This post originally appeared on The Conversation
The big energy policy headline in the budget was well trailed. As expected, the level of the UK’s carbon tax on electricity generation will be frozen from 2016/17 until the end of this decade. Conceived in response to lobbying by energy intensive industries and Labour’s price freeze policy, this change is part of a package that the government claims will save energy consumers up to £7bn.
The tax, known as the Carbon Price Floor, was implemented to compensate for the persistently low price of carbon in the European emissions trading scheme. Rather than increasing as planned, it will be capped at £18 per tonne of CO2. This will cost the government £1.8bn in lost revenue between 2016/17 and 2018/19.
Because this measure will make electricity cheaper than it would have been, electricity demand is expect to increase by 3-4%. Emissions may also rise too as a result. The compensation package for energy intensive industries that are liable to pay this tax will be extended to the end of the decade, and additional compensation will be available for these industries to offset the costs of renewable energy support policies.
Economics over environment
This freeze is unwelcome. It weakens the basic incentive for power generators to switch away from the use of carbon intensive fuels (particularly coal) towards lower carbon options such as gas, renewables and nuclear power. The only exception is a new exemption for electricity from efficient combined heat and power plants.
Coal-fired electricity has experienced a revival in the last couple of years at the expense of gas due to low coal prices. This has led to an increase in power sector carbon emissions after many years of decline. From a climate change perspective, it is very important that policies counteract this economic advantage to reduce the risk that coal generation will be locked in for longer than necessary.
But it is also important to remember that the Carbon Price Floor received mixed reactions when it was introduced. Many investors were sceptical, and foresaw the political risks associated with a measure that could be adjusted by the chancellor each year. They seem to have been vindicated. Its usefulness as a signal for new investment in low carbon technologies was already questionable – and now it is significantly weaker.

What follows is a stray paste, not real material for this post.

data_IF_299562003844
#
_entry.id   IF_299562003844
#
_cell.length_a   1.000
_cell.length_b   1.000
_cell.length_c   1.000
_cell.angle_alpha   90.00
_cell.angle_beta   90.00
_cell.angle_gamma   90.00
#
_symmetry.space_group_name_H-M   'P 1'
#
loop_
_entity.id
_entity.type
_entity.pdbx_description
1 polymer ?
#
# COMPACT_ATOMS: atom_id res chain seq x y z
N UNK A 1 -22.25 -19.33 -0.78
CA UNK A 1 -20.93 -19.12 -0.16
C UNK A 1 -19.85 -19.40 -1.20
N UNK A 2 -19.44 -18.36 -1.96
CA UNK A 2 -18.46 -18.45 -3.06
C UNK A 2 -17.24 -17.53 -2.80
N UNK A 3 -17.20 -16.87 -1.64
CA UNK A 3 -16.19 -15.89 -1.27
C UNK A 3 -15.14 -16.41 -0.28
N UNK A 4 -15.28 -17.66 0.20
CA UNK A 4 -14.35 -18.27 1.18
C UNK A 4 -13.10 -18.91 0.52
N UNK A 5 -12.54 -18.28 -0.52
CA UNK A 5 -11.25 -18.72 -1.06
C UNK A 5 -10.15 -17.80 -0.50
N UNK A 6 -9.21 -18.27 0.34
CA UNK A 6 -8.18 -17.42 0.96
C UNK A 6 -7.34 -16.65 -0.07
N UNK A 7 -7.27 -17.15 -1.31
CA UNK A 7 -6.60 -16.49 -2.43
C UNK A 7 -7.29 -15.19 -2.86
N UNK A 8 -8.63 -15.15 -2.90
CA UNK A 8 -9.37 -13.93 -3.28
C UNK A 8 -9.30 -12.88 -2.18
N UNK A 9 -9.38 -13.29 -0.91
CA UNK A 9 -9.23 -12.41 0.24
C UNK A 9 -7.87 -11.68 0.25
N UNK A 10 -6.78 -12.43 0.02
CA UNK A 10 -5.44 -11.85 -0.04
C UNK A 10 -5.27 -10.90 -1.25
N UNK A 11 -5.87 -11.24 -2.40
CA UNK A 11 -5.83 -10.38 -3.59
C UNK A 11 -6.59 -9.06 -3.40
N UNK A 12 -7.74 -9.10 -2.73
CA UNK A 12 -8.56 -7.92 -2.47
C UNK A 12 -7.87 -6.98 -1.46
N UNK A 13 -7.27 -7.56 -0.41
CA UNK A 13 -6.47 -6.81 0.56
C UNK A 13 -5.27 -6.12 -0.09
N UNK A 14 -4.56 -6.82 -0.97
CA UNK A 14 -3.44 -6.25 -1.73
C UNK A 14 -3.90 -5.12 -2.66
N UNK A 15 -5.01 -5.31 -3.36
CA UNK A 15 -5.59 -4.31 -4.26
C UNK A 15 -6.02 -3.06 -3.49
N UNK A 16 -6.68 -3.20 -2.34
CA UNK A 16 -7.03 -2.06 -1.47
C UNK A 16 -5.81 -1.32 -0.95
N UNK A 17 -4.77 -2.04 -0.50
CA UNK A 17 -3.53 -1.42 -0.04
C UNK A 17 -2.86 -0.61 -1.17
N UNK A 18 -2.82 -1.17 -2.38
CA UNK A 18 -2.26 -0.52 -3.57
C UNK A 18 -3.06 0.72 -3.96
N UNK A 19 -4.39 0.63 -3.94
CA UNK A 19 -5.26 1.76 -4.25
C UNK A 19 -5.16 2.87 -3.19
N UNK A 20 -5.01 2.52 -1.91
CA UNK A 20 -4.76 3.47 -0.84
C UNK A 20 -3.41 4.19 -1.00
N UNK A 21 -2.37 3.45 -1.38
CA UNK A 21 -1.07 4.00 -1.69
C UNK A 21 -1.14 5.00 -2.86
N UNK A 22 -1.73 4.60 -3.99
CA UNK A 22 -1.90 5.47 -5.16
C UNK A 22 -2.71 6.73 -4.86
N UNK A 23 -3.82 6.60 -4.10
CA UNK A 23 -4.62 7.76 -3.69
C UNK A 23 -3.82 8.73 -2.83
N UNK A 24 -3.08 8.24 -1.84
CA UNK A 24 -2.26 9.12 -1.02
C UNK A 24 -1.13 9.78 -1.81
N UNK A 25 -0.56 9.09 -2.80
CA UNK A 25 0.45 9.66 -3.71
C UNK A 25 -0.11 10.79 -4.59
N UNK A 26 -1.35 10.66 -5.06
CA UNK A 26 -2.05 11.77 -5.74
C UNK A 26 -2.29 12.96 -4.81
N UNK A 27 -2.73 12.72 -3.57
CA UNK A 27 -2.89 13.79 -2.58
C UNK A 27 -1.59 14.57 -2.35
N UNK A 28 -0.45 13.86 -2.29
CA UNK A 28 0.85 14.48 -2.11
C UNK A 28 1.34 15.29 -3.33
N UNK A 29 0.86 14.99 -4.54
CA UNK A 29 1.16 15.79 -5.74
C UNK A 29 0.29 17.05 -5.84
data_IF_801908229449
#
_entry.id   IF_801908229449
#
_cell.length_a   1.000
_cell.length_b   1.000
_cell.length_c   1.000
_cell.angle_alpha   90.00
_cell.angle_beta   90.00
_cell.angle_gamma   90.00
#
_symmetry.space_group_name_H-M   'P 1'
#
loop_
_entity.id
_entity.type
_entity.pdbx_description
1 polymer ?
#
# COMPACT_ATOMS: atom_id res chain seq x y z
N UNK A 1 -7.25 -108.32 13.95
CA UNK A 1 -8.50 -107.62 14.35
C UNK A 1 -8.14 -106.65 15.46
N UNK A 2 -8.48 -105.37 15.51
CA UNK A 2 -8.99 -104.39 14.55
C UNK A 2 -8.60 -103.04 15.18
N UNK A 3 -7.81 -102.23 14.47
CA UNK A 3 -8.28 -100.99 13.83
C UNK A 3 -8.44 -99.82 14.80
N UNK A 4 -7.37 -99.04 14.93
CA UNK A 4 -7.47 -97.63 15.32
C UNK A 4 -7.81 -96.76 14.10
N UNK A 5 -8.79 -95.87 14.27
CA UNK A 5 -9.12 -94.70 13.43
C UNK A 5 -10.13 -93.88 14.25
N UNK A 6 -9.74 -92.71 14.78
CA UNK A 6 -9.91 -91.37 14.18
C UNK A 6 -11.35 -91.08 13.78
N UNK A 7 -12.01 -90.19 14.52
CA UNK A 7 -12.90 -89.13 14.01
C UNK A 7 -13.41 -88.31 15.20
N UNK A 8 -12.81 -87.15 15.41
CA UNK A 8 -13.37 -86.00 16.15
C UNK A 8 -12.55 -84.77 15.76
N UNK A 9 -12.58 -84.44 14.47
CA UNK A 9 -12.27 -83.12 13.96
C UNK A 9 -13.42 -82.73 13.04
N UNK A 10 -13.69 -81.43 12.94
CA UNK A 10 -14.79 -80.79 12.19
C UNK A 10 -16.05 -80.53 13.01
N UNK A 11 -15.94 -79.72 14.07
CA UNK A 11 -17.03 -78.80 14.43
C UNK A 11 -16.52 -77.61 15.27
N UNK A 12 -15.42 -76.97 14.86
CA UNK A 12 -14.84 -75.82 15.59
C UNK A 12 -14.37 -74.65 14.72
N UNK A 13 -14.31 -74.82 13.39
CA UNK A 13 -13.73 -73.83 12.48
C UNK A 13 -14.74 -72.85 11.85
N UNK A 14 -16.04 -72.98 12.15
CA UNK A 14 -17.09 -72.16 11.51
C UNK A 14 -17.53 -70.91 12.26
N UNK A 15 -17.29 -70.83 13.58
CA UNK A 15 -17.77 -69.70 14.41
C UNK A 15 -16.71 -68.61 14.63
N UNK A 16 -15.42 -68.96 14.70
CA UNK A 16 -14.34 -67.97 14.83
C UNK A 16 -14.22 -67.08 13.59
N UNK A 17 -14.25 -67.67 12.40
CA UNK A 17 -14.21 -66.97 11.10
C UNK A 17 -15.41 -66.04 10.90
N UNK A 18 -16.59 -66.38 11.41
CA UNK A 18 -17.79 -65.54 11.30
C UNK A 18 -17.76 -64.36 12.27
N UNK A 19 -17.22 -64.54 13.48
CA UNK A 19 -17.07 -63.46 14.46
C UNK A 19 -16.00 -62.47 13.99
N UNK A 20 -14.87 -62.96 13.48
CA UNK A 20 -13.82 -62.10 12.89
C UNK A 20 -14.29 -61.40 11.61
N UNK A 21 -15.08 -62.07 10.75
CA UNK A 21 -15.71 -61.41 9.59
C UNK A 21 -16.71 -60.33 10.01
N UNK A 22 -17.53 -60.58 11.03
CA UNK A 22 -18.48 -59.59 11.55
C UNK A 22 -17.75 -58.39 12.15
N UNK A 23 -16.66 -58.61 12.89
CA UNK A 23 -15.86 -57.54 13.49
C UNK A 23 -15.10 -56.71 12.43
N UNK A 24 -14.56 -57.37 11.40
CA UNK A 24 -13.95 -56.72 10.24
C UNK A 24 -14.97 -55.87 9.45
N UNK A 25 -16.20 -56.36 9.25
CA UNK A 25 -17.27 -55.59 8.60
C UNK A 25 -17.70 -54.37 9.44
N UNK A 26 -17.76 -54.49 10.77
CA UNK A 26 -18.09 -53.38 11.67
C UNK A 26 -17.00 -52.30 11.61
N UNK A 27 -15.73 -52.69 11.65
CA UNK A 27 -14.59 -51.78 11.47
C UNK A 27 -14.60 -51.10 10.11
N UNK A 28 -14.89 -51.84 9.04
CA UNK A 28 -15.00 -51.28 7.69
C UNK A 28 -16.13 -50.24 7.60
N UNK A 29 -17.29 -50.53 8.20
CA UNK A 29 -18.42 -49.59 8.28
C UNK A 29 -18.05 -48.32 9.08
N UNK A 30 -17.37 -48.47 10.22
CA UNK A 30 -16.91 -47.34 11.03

Keeping emissions reductions on track
To ensure emissions reductions remain on track, other measures may be necessary. The long term contracts for new sources of low carbon generation introduced by the Energy Act 2013 will be even more important. The budget does include positive statements about the government’s commitment to renewable energy through these contracts.
In addition to this, further details of the “capacity mechanism” were published on budget day. This is a complex mechanism designed to support new flexible generation to help balance supply and demand for electricity. The duration of capacity mechanism contracts for new gas-fired plants has been increased to 15 years.
This may help to improve confidence among investors who have put plans on hold because of poor economics. But the mechanism can also support existing coal plants, some of which could be awarded three-year contracts to pay for refurbishment. This adds to concerns that coal generation (and wider power sector emissions) will not be reduced quickly enough.
The demand side of energy policy was notable by its absence from the budget. A more comprehensive response to high energy bills would have included a greater emphasis on energy efficiency. This is especially the case for households and smaller companies that have limited resources to invest. While the government has an ambitious energy efficiency strategy that aims to avoid the need for 22 power stations by 2020, progress has been mixed.
The Secretary of State for energy Ed Davey MP recently admitted that the uptake of the flagship Green Deal policy had been “disappointing”. Some of the £1.8bn the government will forego as a result of the Carbon Price Floor freeze could have been used to strengthen energy efficiency programmes.
While the pressure to relieve the impact of high energy prices is understandable, this budget increased the risks that the UK’s carbon targets will not be met. It also missed an opportunity to improve energy efficiency, and to insulate energy consumers against high prices in future.
The UK Energy Research Centre is funded by three Research Councils: NERC, EPSRC and ESRC.